made in judicial proceedings, instead characterizing the Counterclaim as including “defamatory
statements [Bracey made] about [Yarber] to Anna Wolfe of the Clarion Ledger Newspaper that
were printed in an article,” as well as statements made in a radio interview. Counter-Pl.’s Resp.
 at 3. But the Counterclaim does not reference these alleged statements, so as of now, they
are not part of Yarber’s defamation claim. As pleaded, the defamation claim fails to allege the
unprivileged publication of any false statement. The motion to dismiss is also granted as to the
defamation claim, which is dismissed without prejudice.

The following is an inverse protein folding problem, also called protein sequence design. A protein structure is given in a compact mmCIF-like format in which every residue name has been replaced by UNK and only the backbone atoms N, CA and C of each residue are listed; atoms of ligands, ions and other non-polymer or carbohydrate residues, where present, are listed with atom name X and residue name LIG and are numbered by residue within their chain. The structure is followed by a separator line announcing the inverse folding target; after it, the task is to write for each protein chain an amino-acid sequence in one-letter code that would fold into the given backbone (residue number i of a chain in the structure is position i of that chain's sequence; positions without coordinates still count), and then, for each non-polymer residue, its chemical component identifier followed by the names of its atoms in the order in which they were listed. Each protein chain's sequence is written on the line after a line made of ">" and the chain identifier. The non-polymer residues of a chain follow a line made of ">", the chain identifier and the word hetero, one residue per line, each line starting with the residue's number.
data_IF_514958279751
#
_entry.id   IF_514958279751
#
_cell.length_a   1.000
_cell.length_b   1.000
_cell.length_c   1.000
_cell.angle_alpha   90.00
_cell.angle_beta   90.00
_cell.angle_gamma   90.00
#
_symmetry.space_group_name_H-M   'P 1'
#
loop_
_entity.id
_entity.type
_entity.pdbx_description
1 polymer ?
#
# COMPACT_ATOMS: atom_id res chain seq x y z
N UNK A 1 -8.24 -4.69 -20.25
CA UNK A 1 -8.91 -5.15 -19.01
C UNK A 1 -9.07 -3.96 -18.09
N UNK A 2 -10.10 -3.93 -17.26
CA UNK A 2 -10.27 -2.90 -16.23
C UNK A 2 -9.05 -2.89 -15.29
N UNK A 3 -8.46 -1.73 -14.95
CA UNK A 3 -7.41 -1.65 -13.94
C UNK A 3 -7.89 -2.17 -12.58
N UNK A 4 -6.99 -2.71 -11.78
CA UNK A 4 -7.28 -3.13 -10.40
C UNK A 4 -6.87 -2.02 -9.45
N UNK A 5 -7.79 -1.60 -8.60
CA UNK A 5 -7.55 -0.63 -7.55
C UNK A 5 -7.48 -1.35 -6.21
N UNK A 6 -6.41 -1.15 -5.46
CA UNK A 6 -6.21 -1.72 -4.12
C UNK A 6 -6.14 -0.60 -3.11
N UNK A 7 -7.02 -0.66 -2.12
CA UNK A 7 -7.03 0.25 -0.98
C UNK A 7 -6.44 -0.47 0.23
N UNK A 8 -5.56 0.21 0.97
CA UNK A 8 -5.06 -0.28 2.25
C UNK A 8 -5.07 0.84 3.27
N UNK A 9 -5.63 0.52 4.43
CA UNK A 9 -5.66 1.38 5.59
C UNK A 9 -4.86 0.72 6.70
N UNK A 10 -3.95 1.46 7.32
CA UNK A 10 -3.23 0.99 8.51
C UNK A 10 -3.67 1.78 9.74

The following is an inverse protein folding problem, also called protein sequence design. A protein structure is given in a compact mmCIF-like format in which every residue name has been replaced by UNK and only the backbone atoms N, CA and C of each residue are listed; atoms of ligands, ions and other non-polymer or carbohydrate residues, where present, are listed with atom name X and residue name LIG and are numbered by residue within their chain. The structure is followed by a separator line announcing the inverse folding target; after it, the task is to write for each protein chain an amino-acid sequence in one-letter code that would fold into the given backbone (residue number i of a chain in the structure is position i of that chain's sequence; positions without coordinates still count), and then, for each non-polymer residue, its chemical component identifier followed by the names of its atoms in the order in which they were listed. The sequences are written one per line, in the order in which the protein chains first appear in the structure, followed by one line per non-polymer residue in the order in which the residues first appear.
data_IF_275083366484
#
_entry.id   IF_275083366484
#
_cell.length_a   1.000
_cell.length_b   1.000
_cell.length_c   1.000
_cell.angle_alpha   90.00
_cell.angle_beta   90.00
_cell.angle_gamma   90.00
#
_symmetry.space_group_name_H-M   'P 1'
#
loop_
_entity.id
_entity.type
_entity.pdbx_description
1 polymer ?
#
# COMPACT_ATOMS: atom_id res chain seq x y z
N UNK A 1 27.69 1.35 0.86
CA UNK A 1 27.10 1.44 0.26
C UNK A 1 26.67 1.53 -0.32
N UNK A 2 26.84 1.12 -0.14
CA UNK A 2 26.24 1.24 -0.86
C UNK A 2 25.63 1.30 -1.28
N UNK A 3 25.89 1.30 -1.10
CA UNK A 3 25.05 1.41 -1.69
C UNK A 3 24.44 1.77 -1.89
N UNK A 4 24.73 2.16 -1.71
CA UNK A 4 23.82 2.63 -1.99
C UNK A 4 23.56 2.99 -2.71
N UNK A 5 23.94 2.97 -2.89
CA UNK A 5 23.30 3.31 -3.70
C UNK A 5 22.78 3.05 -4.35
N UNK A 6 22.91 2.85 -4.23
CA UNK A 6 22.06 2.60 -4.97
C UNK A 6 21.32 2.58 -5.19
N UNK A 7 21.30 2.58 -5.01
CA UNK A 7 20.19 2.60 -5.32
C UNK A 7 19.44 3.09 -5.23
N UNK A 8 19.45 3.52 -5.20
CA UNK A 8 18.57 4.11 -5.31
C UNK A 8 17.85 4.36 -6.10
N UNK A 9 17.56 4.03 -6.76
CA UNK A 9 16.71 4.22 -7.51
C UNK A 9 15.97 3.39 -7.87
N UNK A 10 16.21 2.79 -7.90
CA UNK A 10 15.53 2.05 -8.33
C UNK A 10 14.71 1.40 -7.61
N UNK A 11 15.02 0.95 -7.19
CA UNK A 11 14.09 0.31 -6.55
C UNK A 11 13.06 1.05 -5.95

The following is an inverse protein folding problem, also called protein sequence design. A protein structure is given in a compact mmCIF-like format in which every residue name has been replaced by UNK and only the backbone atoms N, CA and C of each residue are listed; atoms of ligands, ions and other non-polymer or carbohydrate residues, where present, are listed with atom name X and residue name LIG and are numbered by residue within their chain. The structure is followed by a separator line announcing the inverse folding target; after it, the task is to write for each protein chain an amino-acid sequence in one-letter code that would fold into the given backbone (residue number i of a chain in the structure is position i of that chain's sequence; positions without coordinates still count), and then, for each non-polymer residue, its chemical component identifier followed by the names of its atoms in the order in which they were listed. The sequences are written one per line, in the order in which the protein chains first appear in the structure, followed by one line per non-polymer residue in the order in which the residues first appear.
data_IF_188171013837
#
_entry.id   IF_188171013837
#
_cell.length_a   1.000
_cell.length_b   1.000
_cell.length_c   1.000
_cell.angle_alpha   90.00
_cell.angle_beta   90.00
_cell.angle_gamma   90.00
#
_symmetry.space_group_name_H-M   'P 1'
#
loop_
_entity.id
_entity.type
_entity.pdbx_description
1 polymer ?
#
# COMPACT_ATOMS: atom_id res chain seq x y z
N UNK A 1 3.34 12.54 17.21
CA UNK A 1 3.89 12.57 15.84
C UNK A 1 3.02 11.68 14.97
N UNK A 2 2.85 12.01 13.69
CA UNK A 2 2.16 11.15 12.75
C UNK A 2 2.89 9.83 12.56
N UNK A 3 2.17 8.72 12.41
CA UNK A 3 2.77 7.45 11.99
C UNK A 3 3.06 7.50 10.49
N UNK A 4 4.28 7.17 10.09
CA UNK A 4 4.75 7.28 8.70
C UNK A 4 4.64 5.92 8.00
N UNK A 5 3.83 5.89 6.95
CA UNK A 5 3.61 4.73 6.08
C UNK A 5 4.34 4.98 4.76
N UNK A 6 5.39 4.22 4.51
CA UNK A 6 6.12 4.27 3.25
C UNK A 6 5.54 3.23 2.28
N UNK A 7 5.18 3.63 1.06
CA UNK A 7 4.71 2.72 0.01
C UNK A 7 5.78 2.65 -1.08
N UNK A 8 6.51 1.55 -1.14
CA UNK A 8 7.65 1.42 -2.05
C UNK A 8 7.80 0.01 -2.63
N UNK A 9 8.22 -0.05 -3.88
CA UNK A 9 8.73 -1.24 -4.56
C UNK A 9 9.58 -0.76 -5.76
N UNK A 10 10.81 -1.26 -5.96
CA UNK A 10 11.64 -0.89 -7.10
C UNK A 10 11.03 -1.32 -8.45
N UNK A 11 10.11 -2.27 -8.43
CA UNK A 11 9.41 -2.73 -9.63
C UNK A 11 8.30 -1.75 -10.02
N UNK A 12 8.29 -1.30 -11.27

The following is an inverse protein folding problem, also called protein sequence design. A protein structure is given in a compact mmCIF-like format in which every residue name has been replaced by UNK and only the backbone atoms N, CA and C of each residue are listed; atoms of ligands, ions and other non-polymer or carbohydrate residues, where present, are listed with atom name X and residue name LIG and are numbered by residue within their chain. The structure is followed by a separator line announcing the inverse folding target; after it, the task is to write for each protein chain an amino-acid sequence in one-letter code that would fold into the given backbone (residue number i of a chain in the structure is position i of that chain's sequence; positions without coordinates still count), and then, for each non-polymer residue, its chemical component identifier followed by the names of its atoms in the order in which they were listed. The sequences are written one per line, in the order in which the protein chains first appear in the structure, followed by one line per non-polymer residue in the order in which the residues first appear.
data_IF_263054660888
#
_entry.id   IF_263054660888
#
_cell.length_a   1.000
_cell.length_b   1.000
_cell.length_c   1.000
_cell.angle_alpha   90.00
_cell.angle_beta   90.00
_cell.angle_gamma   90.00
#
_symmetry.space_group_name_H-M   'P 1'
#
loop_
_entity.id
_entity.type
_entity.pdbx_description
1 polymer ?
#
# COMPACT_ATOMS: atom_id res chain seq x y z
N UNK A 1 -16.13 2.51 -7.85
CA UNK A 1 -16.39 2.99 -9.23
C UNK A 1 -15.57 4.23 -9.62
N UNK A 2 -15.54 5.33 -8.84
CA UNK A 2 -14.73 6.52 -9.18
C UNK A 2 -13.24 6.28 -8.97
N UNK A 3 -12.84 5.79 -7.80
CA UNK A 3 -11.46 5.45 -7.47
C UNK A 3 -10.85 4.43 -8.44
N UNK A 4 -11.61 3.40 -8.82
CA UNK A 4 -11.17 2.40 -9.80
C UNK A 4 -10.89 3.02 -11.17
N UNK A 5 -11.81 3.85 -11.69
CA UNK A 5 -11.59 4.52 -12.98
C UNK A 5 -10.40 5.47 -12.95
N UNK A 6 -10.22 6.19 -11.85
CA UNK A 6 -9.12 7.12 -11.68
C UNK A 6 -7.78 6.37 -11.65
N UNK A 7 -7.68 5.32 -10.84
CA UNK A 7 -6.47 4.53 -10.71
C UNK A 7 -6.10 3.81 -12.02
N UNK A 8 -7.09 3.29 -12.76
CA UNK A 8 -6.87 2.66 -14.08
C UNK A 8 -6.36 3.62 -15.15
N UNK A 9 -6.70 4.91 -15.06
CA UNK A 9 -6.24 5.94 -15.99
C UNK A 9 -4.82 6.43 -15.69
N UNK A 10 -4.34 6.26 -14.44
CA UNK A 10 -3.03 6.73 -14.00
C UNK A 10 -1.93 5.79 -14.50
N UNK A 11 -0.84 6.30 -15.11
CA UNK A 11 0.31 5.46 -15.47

The Court has considered all arguments. Those not specifically addressed would not
have changed the outcome. For the foregoing reasons, Counter-Defendant Kimberly V. Bracey’s
Motion to Dismiss  is granted. Yarber’s Counterclaim is dismissed. 1
SO ORDERED AND ADJUDGED this the 20th day of March, 2017.
s/ Daniel P. Jordan III
UNITED STATES DISTRICT JUDGE
At this time, Yarber has not moved to amend the Counterclaim. Because the dismissal
of the defamation claim is without prejudice, Yarber may file a motion for leave to amend out of
time, attaching a proposed Amended Counterclaim, if he chooses. See Thomas v. Chevron
U.S.A., Inc., 832 F.3d 586, 590–91 (5th Cir. 2016) (explaining that a party seeking leave to
amend must provide “some specificity” as to the substance of the proposed amendment); L.U.
Civ. R. 15 (“If leave of court is required under Fed. R. Civ. P. 15, a proposed amended pleading
must be an exhibit to a motion for leave to file the pleading . . . .”).